Italian surgeons separate twins conjoined at the head in world first

AFP - [email protected]
Italian surgeons separate twins conjoined at the head in world first
Doctors at the Bambino Gesu hospital in Rome, where the twins were successfully separated. File photo: Gabriel Bouys/AFP

A hospital in Rome said on Tuesday it had separated two-year-old twins joined above the nape of their necks, in what's believed to be the first successful operation of its kind.


Joined skull to skull, sisters Ervina and Prefina were born with a condition the Bambino Gesu Pediatric Hospital in Rome called "one of the rarest and most complex forms of cranial and cerebral fusion".

The hospital said it was the first time in Italy and likely the world -- as such a case had never been cited in medical literature -- that surgeons were able to separate twins joined in such a way, sharing the back of their skull and its venous system.


The two sisters from Bangui, Central African Republic, were brought to Italy in September 2018 after the hospital's president met the twins and their mother at a medical centre where they were born.

Tests conducted in Italy showed the twins to be generally in good health but that one sister's heart was working harder to maintain the "physiological balance of the organs of both, including the brain".

The girls had "distinct" personalities, the hospital said, Prefina being vivacious and playful with her sister Ervina more serious and quietly observing.


The greatest challenge facing the team of specialists -- including neurosurgeons, anaesthesiologists, neuroradiologists, plastic surgeons, engineers, and physiotherapists -- was the shared network of blood vessels bringing blood from the girls' brains to their hearts, the hospital said in a statement.

That required "three very delicate operations to progressively reconstruct two independent venous systems," it said.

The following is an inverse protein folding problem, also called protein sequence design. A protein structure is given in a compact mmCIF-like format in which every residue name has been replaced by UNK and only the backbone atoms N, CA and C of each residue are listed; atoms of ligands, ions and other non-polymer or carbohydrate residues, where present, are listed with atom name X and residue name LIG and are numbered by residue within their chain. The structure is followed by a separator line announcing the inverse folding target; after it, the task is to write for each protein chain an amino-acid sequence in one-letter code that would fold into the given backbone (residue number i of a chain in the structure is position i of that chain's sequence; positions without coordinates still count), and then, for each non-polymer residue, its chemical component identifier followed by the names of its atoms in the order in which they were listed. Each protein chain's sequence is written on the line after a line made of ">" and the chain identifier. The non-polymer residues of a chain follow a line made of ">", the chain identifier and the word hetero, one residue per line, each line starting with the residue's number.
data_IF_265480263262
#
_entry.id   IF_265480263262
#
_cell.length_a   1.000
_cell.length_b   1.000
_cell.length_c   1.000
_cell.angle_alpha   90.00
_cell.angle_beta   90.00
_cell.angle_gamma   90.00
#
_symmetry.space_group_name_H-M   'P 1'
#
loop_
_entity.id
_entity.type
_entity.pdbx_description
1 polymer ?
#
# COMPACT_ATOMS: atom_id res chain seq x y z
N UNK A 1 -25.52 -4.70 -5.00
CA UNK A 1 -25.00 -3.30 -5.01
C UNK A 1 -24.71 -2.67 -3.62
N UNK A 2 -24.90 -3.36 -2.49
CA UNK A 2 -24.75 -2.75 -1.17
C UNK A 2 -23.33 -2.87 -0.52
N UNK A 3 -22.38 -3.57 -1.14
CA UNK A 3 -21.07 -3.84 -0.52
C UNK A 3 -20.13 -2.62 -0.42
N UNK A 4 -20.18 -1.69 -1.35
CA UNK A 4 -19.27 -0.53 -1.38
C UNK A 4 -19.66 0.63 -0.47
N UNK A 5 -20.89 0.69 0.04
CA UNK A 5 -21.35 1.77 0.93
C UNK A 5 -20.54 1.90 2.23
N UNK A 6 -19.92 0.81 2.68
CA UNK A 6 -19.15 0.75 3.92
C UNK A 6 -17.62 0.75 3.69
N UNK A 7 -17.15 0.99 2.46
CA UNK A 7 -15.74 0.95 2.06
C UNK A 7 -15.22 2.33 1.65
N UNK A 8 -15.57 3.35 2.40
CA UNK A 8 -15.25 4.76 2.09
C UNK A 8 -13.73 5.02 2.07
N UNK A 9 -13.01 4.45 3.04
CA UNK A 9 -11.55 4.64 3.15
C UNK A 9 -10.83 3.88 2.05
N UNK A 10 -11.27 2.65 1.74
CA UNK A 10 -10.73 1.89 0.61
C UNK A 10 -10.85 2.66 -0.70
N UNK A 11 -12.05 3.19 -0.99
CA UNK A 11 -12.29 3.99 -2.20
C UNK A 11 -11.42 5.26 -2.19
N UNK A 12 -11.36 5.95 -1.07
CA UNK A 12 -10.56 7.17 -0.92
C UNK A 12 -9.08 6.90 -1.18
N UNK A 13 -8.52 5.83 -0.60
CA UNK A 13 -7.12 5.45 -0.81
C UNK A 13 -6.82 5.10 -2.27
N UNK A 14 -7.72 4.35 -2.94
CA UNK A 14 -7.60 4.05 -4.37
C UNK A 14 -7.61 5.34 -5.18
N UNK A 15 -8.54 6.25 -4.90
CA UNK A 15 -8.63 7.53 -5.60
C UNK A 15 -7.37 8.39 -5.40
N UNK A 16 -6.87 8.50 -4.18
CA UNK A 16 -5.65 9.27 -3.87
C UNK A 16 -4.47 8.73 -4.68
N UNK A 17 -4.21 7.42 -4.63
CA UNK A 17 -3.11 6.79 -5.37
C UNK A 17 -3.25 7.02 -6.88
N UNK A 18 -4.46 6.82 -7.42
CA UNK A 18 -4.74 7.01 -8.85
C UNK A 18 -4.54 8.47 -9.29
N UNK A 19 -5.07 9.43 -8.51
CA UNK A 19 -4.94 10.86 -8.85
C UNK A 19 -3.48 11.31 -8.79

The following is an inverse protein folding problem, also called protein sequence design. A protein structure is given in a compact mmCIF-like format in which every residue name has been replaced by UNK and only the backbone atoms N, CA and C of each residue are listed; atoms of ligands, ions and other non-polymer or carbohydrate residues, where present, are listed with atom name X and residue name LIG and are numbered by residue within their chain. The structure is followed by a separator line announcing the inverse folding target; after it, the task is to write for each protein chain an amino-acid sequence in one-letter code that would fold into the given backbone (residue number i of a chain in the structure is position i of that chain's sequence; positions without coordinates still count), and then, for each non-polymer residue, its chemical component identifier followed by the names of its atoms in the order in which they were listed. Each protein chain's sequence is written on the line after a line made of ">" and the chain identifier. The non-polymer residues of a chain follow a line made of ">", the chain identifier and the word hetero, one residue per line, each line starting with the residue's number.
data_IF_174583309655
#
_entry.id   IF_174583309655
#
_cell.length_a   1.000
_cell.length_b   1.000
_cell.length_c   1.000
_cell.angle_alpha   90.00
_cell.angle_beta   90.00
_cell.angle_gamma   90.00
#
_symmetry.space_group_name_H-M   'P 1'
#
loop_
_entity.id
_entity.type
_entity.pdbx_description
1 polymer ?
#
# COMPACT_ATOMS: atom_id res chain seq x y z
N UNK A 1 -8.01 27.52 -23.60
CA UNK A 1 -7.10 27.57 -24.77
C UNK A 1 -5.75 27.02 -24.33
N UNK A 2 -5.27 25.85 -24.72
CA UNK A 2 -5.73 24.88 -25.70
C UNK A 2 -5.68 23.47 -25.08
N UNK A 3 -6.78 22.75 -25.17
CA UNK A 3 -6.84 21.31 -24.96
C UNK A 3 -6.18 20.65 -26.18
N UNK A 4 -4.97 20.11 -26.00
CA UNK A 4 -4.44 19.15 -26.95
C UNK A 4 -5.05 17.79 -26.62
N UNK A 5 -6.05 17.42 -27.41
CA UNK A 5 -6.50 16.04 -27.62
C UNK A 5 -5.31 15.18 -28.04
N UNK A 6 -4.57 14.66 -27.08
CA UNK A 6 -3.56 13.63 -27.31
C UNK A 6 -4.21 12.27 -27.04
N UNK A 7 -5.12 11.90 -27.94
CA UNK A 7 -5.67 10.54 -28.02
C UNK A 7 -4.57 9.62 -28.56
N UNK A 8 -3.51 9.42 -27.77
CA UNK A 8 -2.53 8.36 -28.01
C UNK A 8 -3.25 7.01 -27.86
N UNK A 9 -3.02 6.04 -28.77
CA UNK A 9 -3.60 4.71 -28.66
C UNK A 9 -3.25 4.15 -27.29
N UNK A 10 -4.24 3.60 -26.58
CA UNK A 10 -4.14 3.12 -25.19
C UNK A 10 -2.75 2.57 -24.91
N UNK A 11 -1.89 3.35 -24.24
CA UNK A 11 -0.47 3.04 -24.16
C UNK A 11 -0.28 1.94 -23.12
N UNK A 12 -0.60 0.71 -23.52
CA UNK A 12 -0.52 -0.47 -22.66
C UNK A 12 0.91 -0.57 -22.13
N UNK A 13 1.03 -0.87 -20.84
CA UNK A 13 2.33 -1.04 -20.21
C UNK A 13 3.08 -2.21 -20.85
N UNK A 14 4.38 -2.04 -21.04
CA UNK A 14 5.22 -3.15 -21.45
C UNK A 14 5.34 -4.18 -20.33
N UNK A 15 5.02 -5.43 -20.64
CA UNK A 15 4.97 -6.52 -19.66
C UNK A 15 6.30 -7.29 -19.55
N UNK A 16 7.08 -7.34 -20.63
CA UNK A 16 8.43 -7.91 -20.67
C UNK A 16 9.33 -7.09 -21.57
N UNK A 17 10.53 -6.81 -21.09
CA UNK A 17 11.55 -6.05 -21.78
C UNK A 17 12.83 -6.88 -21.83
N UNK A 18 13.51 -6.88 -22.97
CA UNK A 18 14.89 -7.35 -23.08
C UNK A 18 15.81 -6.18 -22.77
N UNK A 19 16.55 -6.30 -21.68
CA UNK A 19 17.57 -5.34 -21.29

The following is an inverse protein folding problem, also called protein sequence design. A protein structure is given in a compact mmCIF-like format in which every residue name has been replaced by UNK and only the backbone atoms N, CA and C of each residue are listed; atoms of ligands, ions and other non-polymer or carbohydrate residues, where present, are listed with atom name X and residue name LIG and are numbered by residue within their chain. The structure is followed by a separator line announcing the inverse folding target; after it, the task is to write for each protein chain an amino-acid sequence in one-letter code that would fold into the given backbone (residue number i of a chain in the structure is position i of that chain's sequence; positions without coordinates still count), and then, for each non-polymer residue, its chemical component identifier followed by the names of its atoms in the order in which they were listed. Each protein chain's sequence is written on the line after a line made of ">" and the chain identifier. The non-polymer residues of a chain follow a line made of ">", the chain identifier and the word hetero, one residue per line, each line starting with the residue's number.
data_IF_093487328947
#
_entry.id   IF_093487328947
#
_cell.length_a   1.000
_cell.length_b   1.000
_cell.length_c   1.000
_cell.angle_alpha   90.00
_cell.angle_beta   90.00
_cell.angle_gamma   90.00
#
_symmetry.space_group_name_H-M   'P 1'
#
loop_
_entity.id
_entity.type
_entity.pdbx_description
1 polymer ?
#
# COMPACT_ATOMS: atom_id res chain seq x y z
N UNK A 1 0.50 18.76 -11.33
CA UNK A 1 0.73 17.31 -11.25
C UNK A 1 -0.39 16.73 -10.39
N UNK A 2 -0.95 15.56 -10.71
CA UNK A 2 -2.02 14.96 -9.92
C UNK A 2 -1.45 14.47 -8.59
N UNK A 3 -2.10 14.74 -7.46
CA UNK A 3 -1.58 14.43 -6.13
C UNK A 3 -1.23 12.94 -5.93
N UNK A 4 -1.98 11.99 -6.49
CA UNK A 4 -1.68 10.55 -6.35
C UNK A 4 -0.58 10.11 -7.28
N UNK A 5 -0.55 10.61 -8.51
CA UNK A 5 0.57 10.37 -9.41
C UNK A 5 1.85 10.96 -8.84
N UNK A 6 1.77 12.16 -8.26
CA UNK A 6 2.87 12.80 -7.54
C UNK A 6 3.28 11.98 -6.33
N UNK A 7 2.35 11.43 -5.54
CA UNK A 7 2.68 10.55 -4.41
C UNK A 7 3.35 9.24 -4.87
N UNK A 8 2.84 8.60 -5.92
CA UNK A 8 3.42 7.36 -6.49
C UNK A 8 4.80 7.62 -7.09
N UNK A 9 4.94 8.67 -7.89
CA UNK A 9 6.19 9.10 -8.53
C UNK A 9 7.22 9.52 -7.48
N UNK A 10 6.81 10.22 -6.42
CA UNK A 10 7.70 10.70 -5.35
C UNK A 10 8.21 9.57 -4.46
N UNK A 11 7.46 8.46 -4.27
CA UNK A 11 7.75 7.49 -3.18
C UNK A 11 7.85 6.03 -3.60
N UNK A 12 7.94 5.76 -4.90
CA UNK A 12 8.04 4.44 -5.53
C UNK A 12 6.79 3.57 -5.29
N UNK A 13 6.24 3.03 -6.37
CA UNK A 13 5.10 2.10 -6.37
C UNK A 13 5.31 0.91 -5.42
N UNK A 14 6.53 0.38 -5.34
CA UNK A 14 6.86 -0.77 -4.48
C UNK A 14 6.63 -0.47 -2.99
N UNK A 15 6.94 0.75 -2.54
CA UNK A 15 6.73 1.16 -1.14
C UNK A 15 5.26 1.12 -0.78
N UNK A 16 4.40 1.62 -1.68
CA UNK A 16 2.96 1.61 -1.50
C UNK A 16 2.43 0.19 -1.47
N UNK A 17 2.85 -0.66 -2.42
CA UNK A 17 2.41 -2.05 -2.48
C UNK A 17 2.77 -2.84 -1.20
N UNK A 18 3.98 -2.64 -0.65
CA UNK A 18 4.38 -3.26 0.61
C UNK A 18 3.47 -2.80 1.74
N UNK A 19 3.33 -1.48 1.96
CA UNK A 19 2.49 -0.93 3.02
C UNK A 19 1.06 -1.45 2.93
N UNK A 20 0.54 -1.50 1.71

The final surgery, which took 18 hours and involved 30 doctors and nurses, took place on June 5th when the bones of the shared skull were divided. Surgeons then reconstructed the membrane covering the two brains and recreated the skin lining over the new skulls.

"A month after the final separation, the twins are fine," said the hospital.

Video images of a hospital party given for the twins' second birthday with their mother on June 29th showed the girls, their heads wrapped in protective bandages, gesticulating and grabbing at their birthday cake.

The hospital cautioned that the risk of infection was still present and the girls would have to wear protective helmets for a few months. But post-operative controls showed that their brains were "intact," adding that they will have the opportunity to grow normally and "lead a normal life, like all girls of their age".


It was the fourth time the hospital had operated on conjoined twins in its history.

Twins conjoined by the skull are extremely rare, or approximately one case every 2.5 million live births, the hospital said, adding that in Europe in the past 20 years only two cases of separating twins joined at the top of their skulls had been successful.


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